UN Funding and Piracy Fighting

Late last week, President Obama submitted his 2009 Supplemental Funding request to congress.  Included was $836 million for UN Peacekeeping.  This is helpful, because the FY 2009 omnibus left an almost $800 million shortfall in what the United States owes UN Peacekeeping.  The request for UN Peacekeeping in the Supplemental covers that shortfall, plus a portion of backlogged U.S. debt to UN Peacekeeping.

UN Foundation honcho, Senator Tim Wirth is pleased:

“The UN Foundation commends President Obama for his request to Congress for $836 million for United Nations peacekeeping as part of the FY 2009 Supplemental Funding request.  The U.S. supported the creation of all of these peacekeeping missions, which are vital to U.S. national security interests, and now we must pay our share of the bill.
“We are pleased to see the Obama Administration reinforce its commitment to working with the UN to help meet the transnational challenges of the 21st century.  We urge the Congress to move forward with this vital funding, which will help restore the United States to good financial standing at the United Nations and show that great nations pay their bills.” 

What’s interesting to note here is that funding for UN Peacekeeping can directly support efforts to combat piracy in the Indian Ocean. Here’s why:  Later this week, the Secretary General is due to send a report to the Security Council that outlines the UN’s options for dealing with the crisis of governance and security in Somalia.  Specifically, the report will sketch out the feasibility of mounting a UN Peacekeeping mission in Somalia.  Chances are, the Secretary General will recommend against a peacekeeping mission because the conditions on the ground are not conducive to a successful mission. (Rather, the Secretary General will likely  recommend stepped-up support for the small African Union Mission in Somalia, AMISOM).  Still, if the Security Council does authorize some sort of peacekeeping mission to Somalia, the UN Department of Peacekeeping Operations says that a mission would require the following to succeed:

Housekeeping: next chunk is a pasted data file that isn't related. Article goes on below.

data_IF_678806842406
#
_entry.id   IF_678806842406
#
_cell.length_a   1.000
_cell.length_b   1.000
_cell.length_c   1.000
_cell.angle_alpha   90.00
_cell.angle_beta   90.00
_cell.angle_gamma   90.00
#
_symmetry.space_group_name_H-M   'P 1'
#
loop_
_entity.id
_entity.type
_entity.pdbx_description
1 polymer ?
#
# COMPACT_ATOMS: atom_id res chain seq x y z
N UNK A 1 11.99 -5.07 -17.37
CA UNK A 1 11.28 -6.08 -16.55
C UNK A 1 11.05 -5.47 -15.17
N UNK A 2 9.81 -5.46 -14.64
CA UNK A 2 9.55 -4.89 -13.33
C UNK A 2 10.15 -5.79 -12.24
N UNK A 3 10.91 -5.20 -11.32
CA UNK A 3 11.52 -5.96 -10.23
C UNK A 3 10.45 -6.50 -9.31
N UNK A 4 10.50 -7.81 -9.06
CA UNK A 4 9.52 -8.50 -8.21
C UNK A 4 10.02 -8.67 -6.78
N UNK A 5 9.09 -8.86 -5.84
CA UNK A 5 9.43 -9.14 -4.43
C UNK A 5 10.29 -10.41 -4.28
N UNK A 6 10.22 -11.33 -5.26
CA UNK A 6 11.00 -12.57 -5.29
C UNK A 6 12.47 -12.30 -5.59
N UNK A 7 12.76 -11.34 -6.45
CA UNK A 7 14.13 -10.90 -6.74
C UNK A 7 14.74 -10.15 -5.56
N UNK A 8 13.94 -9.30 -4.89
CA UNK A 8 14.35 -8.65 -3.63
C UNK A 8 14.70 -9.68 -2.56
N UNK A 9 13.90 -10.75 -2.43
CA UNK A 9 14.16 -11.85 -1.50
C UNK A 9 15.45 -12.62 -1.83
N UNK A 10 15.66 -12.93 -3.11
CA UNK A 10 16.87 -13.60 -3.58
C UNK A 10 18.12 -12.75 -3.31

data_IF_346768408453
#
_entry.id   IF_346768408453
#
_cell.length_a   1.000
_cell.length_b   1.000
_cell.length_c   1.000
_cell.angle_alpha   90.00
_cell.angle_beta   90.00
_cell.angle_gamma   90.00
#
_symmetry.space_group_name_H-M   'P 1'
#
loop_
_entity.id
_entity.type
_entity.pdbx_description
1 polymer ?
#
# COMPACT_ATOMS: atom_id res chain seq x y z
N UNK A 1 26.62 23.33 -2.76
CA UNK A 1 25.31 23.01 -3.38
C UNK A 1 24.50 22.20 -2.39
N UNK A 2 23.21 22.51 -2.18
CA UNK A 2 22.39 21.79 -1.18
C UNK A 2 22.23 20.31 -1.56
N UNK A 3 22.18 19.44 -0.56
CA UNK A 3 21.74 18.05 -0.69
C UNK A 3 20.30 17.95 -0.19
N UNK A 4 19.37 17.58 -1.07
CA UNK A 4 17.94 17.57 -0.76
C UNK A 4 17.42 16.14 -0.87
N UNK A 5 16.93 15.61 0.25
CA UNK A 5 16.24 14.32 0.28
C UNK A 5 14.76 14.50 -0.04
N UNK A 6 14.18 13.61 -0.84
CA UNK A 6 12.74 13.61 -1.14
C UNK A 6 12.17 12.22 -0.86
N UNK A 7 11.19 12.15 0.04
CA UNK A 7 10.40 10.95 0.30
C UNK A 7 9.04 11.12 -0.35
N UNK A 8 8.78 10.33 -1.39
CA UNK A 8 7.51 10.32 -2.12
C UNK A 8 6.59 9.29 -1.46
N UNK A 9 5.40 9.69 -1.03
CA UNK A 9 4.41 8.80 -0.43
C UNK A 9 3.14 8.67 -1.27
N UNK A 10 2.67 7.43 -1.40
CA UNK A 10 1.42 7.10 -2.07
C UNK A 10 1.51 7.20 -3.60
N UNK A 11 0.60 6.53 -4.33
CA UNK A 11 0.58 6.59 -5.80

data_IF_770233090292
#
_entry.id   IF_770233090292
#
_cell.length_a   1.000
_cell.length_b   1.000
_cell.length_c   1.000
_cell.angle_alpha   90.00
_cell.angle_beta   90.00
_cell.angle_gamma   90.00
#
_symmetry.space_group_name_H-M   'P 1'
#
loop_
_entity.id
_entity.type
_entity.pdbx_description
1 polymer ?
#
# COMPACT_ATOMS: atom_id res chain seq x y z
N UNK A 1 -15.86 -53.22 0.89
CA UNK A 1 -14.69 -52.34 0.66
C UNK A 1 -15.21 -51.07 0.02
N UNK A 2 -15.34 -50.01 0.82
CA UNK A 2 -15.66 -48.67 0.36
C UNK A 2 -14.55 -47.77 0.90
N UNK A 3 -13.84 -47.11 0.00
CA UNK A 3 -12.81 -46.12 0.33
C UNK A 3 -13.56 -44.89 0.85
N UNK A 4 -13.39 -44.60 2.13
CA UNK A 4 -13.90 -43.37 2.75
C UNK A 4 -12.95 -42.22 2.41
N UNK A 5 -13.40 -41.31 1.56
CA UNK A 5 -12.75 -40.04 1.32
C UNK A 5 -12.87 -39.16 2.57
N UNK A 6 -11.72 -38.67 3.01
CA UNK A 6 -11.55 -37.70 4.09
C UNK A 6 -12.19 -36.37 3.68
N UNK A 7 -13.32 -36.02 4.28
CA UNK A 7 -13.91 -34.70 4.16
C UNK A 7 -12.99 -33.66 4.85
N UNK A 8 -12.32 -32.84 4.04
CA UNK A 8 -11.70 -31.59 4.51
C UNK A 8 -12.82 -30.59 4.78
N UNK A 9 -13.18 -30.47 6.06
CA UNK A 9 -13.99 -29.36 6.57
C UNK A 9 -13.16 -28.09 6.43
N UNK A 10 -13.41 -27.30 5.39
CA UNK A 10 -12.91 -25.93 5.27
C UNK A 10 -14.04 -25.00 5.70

The Department of Peacekeeping Operations estimates that, subject to the fine- tuning of specific tasks through the integrated mission planning process and an assessment on the ground, some 22,500 troops would be needed to operate in five brigade-sized sectors throughout southern and central Somalia. The starting point would be Mogadishu, where the force headquarters and two brigades would be deployed, comprising a composite brigade with one mechanized, one infantry and one marine battalion to secure the seaports and airports and provide key point protection; and a homogeneous brigade, consisting of three infantry battalions and three mechanized companies, as a rapid reaction force. An additional mechanized battalion would act as the theatre reserve. Four sectors will be supported by an aviation element comprising utility and attack helicopters. All five sectors would  require combat and construction engineers. 

This all costs money.  Not as much money as indefinitely patrolling the Indian Ocean, but money nonetheless.  American funding of UN Peacekeeping makes contingencies like this possible. 

Photo: Flickr